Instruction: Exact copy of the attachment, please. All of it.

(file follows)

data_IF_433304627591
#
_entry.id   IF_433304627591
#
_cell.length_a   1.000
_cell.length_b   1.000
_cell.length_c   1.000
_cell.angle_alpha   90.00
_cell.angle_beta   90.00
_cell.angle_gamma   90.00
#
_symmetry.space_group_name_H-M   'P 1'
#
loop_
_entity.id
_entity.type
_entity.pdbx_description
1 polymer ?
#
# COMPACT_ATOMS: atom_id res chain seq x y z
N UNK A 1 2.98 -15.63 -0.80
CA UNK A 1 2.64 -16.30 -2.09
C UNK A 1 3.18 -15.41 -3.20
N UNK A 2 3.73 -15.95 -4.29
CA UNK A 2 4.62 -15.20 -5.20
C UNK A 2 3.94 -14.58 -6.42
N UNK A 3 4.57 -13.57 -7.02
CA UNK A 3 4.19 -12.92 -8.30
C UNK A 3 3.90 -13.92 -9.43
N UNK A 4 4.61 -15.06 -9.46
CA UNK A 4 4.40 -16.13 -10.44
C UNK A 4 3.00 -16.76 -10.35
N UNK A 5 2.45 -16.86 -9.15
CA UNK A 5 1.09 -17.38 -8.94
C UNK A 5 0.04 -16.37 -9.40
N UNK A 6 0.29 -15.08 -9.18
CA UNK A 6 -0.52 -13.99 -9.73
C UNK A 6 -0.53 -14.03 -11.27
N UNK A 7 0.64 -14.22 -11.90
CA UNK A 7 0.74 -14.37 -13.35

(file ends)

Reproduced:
data_IF_433304627591
#
_entry.id   IF_433304627591
#
_cell.length_a   1.000
_cell.length_b   1.000
_cell.length_c   1.000
_cell.angle_alpha   90.00
_cell.angle_beta   90.00
_cell.angle_gamma   90.00
#
_symmetry.space_group_name_H-M   'P 1'
#
loop_
_entity.id
_entity.type
_entity.pdbx_description
1 polymer ?
#
# COMPACT_ATOMS: atom_id res chain seq x y z
N UNK A 1 2.98 -15.63 -0.80
CA UNK A 1 2.64 -16.30 -2.09
C UNK A 1 3.18 -15.41 -3.20
N UNK A 2 3.73 -15.95 -4.29
CA UNK A 2 4.62 -15.20 -5.20
C UNK A 2 3.94 -14.58 -6.42
N UNK A 3 4.57 -13.57 -7.02
CA UNK A 3 4.19 -12.92 -8.30
C UNK A 3 3.90 -13.92 -9.43
N UNK A 4 4.61 -15.06 -9.46
CA UNK A 4 4.40 -16.13 -10.44
C UNK A 4 3.00 -16.76 -10.35
N UNK A 5 2.45 -16.86 -9.15
CA UNK A 5 1.09 -17.38 -8.94
C UNK A 5 0.04 -16.37 -9.40
N UNK A 6 0.29 -15.08 -9.18
CA UNK A 6 -0.52 -13.99 -9.73
C UNK A 6 -0.53 -14.03 -11.27
N UNK A 7 0.64 -14.22 -11.90
CA UNK A 7 0.74 -14.37 -13.35